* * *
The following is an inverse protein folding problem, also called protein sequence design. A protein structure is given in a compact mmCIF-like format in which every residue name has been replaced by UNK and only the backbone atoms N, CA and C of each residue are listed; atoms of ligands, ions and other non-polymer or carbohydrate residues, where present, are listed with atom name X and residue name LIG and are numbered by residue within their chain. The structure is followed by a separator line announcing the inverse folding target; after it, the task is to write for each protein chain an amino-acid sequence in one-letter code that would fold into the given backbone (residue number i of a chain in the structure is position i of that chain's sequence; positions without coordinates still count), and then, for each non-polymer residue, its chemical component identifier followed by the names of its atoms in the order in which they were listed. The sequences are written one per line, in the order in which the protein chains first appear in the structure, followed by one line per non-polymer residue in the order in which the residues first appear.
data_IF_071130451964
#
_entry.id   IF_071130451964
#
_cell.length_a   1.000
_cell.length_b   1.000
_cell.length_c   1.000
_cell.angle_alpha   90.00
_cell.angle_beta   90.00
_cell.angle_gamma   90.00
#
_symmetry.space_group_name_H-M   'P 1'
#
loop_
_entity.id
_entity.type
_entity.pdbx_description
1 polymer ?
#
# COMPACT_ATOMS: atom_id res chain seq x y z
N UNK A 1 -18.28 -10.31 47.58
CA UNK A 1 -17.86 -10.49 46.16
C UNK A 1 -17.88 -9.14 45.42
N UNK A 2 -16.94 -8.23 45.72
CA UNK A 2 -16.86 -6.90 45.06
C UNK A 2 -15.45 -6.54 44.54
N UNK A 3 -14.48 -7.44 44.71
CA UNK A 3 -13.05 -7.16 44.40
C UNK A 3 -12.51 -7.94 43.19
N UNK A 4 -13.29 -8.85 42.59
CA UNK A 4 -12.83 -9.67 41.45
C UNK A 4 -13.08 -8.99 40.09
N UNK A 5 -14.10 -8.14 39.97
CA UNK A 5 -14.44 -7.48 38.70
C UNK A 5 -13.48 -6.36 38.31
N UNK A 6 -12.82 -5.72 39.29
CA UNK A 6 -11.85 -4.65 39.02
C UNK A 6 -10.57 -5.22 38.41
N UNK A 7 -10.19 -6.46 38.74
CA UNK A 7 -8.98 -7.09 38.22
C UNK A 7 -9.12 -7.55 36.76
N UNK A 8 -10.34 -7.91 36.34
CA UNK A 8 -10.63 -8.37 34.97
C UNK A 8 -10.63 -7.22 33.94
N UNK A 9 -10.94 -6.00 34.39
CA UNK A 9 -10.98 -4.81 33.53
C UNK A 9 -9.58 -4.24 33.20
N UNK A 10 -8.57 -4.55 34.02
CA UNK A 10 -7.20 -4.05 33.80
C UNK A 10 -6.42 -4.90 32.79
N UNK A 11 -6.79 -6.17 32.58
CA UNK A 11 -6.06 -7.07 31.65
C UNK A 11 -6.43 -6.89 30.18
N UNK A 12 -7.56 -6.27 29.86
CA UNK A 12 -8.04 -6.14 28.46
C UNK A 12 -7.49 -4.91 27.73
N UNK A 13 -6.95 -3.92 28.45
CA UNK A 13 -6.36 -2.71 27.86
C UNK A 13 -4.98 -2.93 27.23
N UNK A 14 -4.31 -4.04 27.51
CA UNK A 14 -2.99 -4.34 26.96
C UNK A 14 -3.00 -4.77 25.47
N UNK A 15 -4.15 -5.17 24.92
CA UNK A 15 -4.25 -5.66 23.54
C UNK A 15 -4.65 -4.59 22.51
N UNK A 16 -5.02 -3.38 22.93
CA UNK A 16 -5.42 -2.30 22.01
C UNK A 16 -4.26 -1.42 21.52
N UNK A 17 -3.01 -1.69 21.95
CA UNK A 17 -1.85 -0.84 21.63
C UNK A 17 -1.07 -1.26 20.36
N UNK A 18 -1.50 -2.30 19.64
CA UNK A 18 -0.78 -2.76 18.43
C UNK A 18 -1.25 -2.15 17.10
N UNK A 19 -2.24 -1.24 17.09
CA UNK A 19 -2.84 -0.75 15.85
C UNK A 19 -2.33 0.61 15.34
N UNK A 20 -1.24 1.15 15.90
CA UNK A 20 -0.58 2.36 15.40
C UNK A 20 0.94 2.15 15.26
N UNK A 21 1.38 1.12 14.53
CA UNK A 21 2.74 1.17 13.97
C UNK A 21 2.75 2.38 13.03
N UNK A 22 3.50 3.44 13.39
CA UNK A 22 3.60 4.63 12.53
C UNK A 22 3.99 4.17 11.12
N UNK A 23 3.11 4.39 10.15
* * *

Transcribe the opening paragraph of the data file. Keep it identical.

The following is an inverse protein folding problem, also called protein sequence design. A protein structure is given in a compact mmCIF-like format in which every residue name has been replaced by UNK and only the backbone atoms N, CA and C of each residue are listed; atoms of ligands, ions and other non-polymer or carbohydrate residues, where present, are listed with atom name X and residue name LIG and are numbered by residue within their chain. The structure is followed by a separator line announcing the inverse folding target; after it, the task is to write for each protein chain an amino-acid sequence in one-letter code that would fold into the given backbone (residue number i of a chain in the structure is position i of that chain's sequence; positions without coordinates still count), and then, for each non-polymer residue, its chemical component identifier followed by the names of its atoms in the order in which they were listed. The sequences are written one per line, in the order in which the protein chains first appear in the structure, followed by one line per non-polymer residue in the order in which the residues first appear.